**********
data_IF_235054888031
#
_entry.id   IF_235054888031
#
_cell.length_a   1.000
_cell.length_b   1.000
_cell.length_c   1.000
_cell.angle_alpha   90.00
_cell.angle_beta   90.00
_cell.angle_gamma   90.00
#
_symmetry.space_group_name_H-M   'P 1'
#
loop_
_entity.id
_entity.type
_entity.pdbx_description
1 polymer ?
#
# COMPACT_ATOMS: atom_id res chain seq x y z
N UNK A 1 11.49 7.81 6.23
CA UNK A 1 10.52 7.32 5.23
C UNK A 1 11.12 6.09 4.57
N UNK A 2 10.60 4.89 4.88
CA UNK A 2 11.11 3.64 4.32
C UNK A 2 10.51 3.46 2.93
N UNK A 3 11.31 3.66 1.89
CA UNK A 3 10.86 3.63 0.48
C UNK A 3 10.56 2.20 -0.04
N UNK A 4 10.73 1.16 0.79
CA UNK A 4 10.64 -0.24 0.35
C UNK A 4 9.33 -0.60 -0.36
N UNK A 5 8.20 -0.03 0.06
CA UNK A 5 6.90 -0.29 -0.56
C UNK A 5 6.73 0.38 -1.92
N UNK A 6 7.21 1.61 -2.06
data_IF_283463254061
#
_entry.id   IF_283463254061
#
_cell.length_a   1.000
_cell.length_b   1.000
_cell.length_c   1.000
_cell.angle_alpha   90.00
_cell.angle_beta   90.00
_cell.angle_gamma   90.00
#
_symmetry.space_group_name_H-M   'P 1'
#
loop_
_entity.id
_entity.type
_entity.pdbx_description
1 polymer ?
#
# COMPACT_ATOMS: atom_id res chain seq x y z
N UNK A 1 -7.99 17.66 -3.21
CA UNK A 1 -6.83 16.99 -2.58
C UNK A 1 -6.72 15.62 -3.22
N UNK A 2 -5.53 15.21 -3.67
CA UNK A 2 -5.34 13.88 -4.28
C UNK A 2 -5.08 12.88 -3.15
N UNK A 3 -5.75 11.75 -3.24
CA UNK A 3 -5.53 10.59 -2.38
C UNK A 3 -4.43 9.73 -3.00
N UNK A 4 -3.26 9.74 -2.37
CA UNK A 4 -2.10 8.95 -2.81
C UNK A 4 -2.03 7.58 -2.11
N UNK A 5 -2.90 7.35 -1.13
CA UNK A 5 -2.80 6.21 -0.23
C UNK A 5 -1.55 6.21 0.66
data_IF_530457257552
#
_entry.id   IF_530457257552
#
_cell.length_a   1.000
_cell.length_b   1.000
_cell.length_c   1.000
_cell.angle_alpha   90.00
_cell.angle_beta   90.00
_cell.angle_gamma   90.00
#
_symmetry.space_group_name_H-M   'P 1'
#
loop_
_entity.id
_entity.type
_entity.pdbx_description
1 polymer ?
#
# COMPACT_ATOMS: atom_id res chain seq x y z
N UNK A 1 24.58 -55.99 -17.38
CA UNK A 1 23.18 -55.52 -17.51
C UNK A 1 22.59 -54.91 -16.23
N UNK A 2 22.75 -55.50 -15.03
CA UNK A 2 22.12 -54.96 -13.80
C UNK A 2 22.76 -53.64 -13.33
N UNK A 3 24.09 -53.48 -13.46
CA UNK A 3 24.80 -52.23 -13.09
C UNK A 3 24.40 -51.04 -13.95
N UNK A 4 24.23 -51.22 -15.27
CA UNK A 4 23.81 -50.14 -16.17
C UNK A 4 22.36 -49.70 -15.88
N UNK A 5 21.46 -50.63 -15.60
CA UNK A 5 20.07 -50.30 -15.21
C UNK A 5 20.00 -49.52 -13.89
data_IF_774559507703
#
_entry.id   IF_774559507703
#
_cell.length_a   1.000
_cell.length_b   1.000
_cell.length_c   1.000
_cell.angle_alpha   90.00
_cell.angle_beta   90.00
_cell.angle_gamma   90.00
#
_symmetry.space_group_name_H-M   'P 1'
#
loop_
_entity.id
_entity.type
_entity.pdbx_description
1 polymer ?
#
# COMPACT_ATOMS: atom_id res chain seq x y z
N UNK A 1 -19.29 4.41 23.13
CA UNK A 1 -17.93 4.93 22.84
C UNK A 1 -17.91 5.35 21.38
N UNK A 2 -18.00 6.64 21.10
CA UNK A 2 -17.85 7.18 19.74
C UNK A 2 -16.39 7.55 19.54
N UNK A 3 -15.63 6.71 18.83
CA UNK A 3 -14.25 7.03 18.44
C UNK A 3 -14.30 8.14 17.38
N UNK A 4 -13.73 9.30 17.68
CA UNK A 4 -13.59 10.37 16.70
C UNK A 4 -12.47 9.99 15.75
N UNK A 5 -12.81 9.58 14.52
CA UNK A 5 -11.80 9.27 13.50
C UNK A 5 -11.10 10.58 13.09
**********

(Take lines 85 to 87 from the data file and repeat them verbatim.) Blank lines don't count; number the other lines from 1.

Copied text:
loop_
_entity.id
_entity.type